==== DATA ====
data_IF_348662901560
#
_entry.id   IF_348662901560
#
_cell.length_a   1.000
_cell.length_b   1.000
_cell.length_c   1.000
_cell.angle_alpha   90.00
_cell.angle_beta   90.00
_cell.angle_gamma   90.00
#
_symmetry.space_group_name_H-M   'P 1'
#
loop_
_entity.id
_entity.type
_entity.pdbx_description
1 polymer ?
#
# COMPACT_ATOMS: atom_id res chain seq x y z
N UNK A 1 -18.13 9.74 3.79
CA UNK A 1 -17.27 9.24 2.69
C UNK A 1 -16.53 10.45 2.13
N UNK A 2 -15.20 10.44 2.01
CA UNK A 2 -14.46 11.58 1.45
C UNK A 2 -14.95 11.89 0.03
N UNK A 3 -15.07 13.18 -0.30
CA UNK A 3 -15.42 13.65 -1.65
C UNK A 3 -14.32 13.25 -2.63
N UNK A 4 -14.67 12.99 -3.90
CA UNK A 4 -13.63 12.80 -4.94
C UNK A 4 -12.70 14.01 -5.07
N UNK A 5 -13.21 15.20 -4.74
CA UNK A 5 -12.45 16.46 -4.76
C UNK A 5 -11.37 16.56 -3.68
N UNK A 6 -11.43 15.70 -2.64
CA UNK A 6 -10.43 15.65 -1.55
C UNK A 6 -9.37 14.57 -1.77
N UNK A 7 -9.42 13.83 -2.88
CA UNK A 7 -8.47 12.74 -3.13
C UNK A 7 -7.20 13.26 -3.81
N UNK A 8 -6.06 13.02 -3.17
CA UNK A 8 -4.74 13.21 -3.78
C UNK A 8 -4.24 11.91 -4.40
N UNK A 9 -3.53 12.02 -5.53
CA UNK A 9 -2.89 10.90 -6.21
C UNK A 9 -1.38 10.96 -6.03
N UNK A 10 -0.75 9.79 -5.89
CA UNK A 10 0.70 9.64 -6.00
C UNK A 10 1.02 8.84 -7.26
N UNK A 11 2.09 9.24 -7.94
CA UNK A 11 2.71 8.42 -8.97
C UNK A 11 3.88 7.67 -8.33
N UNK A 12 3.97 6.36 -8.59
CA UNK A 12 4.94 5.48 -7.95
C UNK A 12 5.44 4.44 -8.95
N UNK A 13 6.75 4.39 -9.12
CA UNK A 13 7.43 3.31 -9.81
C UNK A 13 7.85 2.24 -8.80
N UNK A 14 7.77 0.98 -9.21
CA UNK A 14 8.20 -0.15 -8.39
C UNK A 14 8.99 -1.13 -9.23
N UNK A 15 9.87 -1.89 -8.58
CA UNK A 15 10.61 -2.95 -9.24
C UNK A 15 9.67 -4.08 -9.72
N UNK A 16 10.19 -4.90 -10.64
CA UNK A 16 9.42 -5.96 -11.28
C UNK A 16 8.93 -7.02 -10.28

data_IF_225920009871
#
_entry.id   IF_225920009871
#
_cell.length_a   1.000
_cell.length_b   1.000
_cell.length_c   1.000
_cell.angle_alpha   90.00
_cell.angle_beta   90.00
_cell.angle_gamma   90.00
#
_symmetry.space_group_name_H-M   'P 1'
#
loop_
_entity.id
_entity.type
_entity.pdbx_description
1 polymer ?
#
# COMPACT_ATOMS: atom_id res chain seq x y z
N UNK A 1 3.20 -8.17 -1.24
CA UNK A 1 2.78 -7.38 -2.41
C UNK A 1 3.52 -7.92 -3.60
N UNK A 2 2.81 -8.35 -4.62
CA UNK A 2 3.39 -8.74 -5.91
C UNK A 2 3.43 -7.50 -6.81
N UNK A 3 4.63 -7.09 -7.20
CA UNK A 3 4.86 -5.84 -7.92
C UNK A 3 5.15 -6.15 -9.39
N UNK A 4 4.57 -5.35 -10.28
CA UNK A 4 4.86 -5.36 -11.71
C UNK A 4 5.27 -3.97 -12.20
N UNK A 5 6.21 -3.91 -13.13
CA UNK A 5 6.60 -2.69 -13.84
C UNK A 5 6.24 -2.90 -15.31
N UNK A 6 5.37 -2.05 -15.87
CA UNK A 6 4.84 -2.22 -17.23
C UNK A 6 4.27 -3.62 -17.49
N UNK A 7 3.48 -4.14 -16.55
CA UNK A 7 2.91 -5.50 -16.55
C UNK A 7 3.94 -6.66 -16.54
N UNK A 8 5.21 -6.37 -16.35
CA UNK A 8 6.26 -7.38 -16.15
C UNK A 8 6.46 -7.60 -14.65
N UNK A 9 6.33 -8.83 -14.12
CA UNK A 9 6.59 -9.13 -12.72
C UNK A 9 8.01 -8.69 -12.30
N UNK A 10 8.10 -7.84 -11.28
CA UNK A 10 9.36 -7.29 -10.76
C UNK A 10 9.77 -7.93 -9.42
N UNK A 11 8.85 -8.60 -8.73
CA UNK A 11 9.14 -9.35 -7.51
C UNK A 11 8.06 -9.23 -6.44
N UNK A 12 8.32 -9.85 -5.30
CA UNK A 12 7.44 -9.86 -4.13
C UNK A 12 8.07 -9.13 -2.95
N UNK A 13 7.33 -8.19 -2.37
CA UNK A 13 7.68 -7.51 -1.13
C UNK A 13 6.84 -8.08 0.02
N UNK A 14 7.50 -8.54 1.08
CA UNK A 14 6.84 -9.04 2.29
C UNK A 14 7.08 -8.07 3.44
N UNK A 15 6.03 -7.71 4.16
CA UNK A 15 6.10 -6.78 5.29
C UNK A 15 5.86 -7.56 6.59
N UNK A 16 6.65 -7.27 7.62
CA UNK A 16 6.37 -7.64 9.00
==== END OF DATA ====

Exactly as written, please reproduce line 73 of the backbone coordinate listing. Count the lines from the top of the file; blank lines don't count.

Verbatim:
_cell.length_a   1.000